I’m pretty much decided on a pocket sprung + latex for my next mattress. I am 5’5″ and my weight hover between 13.5 and 15 stones. My budget, I would say is £500-700. I am seriously considering your Origins Pocket Latex 1500.
    I think I am after a relatively softer feel but I am slightly concerned that 1500 springs is a little borderline considering my weight? Didn’t you have also a 2000 springs+latex, which would be more suitable for me?
    Hi Philippe. I think for your budget The Origins Pocket Latex ticks all your boxes. We do have a 2000 model (not on site) but this is reserved more for people of a greater bodyweight than yours. There is enough latex as primary layer to balance out your weightload as well as adequate support from the springs.

    Apart from your mattress, the alternatives I have in mind are 2 Healthbeds mattress. The Paris 2300 has 5 cm of 100% natural latex (Celsion) on top of 2000 pocket sprung with 300 sprung open coil base which offers edge to edge support. Not much details about fillings apart from “lambs wool, cashmere and silk fillings”. Hand tufting and side stitching.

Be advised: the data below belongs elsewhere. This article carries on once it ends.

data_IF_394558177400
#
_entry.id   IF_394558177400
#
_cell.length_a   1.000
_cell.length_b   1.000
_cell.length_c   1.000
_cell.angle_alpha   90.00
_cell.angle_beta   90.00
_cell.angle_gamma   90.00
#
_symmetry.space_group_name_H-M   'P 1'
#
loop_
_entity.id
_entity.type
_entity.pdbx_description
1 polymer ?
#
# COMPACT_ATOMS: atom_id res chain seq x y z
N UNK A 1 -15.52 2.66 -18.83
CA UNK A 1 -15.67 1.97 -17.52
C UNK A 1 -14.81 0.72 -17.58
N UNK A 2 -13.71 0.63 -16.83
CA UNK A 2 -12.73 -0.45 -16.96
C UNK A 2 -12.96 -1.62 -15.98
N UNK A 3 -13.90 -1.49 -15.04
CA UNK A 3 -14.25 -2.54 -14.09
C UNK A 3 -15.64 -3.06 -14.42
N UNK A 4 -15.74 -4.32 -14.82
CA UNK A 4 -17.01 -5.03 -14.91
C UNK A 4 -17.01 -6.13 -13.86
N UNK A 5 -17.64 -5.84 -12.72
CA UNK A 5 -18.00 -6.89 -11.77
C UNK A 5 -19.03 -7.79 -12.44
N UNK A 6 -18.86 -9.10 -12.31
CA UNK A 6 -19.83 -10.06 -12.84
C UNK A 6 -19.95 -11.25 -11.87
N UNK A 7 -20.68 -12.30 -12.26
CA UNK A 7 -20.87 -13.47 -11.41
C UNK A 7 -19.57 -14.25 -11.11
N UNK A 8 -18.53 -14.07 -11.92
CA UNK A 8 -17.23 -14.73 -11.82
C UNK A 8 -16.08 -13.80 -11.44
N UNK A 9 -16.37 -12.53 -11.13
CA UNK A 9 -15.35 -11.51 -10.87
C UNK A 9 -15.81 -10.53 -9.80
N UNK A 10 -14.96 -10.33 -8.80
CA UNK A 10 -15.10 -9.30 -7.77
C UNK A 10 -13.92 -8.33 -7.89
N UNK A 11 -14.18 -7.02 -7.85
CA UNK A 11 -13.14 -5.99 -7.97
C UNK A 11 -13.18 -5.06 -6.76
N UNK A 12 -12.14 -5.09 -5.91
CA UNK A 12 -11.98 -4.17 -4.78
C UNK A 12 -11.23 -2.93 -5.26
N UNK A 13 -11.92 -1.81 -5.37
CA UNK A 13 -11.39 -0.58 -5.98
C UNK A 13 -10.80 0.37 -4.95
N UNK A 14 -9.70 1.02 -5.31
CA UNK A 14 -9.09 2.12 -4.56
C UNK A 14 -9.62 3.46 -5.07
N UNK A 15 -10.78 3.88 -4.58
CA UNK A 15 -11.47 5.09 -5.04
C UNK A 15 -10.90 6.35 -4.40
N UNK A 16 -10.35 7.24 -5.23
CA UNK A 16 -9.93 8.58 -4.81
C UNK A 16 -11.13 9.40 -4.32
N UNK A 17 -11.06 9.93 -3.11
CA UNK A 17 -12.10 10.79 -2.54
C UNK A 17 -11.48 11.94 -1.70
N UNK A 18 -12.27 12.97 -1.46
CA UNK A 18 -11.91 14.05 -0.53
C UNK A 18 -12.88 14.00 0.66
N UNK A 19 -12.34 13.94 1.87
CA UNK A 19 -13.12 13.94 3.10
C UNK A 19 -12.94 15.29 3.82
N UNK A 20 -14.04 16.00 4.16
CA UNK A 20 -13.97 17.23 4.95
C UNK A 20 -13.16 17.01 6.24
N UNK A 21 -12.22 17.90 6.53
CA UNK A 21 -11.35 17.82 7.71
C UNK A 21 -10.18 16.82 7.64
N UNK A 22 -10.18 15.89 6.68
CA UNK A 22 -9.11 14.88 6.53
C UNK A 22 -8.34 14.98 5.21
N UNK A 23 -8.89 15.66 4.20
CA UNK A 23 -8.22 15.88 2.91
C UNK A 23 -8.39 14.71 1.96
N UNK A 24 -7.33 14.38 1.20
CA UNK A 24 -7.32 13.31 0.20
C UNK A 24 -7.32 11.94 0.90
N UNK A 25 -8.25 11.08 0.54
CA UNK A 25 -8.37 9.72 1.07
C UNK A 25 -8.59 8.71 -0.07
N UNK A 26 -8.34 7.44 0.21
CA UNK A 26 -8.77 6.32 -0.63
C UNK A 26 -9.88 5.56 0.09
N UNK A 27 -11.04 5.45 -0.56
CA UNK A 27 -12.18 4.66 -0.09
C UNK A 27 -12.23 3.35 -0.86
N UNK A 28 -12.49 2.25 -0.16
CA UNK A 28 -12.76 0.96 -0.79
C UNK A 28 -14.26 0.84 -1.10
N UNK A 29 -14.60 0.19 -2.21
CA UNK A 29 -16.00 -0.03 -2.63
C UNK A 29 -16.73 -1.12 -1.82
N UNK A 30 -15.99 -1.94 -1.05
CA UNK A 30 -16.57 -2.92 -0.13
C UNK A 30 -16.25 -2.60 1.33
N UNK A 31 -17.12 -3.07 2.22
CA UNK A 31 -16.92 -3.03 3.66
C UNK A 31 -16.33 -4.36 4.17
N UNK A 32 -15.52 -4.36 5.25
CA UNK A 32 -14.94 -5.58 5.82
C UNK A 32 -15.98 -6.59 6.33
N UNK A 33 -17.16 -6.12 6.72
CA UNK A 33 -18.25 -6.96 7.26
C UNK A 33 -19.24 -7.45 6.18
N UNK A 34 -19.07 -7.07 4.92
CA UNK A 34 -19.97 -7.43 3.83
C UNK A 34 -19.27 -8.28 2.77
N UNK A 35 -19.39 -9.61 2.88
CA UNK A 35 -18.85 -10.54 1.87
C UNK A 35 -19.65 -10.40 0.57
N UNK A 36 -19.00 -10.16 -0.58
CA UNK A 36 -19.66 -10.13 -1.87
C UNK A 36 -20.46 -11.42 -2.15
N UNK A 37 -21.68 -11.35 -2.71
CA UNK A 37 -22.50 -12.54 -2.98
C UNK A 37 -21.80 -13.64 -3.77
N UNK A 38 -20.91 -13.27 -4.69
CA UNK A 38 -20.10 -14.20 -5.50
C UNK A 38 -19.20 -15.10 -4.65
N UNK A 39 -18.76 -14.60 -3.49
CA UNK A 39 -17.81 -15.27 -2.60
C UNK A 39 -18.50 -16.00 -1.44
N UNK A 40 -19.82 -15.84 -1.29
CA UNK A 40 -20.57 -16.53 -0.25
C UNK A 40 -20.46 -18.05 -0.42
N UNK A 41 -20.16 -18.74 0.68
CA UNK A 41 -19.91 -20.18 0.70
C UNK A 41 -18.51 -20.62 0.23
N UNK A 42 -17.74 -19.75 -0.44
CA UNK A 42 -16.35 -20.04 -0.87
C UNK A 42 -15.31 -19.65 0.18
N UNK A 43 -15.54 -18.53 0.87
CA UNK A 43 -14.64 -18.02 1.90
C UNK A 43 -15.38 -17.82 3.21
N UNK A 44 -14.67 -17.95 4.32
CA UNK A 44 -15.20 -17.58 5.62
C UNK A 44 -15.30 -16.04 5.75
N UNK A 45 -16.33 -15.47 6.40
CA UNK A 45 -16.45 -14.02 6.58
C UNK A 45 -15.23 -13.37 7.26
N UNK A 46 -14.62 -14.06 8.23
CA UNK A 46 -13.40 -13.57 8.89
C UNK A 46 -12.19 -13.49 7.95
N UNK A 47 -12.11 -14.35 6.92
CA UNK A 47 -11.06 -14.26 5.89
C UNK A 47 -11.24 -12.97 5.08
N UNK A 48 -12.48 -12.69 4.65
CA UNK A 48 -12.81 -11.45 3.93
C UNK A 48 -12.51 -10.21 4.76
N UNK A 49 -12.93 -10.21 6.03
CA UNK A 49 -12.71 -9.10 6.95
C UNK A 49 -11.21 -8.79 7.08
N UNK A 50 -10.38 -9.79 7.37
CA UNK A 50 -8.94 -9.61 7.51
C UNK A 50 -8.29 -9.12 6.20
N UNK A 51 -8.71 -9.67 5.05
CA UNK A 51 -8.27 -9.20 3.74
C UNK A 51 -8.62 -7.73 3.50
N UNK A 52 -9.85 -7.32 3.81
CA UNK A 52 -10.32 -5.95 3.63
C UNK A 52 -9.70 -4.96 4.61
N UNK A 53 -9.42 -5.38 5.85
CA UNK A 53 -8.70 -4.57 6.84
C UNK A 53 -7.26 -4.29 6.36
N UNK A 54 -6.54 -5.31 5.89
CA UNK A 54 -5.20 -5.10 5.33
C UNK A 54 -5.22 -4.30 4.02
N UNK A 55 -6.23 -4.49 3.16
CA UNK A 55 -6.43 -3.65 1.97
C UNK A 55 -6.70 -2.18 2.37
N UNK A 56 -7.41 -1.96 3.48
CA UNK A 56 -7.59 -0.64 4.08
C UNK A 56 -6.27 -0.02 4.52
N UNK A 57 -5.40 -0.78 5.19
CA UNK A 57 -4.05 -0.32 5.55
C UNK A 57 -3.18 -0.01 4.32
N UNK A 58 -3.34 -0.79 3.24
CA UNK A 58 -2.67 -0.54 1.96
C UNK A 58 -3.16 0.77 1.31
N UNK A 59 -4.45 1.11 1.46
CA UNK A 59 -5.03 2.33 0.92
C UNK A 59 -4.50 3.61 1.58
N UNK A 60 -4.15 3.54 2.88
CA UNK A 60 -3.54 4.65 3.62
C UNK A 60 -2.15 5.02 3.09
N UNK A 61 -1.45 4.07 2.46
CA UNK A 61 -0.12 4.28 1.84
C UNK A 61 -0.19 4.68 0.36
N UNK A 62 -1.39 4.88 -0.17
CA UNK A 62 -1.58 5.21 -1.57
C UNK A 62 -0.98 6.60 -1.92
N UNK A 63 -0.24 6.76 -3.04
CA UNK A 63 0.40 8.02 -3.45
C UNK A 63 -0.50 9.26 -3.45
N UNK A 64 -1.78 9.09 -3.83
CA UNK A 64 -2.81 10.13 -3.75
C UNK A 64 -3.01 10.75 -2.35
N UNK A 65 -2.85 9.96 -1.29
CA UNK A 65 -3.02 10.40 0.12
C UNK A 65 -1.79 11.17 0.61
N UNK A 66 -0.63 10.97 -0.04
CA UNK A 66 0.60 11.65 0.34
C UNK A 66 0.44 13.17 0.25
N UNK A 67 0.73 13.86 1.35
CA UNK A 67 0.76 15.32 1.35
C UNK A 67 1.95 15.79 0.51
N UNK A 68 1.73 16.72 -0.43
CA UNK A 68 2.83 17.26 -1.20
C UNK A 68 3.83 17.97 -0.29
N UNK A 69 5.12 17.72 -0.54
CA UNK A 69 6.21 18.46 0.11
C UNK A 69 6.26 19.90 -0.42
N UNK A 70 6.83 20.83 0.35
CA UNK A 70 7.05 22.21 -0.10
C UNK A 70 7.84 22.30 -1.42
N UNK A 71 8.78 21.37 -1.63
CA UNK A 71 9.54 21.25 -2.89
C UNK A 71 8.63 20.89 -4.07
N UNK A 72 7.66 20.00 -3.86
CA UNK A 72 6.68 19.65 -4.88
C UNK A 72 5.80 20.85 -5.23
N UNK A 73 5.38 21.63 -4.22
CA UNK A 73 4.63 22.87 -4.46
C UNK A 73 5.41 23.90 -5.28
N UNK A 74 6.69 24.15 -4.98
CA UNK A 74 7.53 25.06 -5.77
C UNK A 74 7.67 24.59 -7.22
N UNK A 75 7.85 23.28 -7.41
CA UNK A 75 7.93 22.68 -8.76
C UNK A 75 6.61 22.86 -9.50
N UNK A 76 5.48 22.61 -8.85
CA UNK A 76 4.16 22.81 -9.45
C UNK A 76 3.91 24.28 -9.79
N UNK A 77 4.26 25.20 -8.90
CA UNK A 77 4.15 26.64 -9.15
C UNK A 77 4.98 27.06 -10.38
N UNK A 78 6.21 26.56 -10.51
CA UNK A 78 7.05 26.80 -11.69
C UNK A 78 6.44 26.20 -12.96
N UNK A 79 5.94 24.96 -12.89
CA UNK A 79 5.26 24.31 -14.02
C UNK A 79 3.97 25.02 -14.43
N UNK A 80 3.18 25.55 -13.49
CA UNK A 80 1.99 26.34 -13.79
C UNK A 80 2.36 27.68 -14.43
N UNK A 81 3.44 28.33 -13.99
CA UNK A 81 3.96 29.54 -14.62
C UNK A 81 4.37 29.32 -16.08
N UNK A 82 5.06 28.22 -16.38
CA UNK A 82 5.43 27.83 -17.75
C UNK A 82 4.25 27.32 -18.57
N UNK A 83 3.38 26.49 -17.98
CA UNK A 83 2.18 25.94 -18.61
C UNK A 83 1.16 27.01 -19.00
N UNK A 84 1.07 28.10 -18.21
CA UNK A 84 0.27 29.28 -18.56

There is not that much a difference between the latex used on The Paris compared to our Origins, Celsion is from Latex International – Our latex is from Latexco. Our blend is 60 / 40 and the Paris is described as 100% natural ! I would be inclined to question this as primary layer latex using a higher ratio of natural latex would be rather firm. Cannot find description outlining the wool, cashmere and silk fillings you mention.